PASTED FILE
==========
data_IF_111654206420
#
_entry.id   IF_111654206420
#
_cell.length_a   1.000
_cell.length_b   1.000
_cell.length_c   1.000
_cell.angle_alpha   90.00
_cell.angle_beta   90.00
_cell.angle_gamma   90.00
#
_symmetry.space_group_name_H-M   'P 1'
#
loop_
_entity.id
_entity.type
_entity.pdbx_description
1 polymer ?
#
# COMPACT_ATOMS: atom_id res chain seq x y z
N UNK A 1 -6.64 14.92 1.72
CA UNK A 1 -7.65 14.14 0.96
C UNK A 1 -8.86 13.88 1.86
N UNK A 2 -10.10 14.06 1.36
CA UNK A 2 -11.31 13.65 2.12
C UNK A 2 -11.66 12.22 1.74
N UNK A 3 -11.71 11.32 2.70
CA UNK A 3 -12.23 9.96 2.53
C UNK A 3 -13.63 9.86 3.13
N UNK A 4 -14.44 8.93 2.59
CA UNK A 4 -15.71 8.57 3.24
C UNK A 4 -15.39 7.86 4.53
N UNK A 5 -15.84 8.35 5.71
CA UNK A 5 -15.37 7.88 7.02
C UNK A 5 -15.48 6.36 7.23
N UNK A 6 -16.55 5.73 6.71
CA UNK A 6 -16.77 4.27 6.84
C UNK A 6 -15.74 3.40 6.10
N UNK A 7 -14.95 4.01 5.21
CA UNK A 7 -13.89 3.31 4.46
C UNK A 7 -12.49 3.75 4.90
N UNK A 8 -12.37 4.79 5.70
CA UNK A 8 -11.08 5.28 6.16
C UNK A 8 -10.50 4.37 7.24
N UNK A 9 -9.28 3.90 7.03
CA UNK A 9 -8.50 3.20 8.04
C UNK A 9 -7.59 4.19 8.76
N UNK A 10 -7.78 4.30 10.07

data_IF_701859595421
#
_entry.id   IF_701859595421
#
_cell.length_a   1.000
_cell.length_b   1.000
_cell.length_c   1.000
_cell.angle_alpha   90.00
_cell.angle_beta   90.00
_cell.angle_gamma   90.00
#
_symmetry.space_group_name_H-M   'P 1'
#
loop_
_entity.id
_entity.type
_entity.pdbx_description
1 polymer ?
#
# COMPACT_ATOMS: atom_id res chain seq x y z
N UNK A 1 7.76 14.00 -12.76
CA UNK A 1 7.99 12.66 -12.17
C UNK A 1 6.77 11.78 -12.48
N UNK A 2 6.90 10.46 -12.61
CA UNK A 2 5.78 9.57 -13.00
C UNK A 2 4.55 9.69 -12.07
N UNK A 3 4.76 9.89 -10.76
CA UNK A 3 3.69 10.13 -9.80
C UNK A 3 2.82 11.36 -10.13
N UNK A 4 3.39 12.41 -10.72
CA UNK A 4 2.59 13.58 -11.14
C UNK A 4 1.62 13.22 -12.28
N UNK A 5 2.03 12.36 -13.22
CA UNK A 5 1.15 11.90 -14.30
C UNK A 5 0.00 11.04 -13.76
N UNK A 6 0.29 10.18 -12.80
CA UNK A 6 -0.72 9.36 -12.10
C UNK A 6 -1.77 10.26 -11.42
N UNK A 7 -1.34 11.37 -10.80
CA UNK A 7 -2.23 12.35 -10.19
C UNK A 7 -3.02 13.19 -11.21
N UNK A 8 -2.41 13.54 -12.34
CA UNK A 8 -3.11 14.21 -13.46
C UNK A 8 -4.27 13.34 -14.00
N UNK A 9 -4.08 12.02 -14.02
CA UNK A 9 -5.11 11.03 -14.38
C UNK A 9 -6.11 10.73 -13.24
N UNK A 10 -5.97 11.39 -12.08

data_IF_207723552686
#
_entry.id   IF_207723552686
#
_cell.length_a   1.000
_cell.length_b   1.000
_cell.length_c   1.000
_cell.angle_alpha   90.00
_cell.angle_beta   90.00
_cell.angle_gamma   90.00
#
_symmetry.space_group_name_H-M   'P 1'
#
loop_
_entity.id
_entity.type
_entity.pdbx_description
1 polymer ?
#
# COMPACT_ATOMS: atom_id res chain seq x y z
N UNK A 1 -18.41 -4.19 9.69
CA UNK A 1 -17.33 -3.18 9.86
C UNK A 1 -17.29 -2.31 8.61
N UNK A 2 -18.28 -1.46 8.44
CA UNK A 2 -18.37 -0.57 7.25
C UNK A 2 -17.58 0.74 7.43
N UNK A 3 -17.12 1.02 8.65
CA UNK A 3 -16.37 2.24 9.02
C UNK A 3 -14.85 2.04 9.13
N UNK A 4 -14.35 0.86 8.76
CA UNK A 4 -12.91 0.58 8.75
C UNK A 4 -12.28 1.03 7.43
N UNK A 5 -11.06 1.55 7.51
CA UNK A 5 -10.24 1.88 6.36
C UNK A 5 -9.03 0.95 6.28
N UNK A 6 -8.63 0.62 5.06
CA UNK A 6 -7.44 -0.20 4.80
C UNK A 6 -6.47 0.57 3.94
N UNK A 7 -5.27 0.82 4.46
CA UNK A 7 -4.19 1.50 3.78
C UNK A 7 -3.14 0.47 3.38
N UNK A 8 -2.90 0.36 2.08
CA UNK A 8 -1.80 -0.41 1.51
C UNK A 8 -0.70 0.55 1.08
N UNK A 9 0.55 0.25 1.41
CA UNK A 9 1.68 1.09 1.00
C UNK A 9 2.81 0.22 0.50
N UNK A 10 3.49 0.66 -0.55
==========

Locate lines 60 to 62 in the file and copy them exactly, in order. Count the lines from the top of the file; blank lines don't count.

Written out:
_symmetry.space_group_name_H-M   'P 1'
#
loop_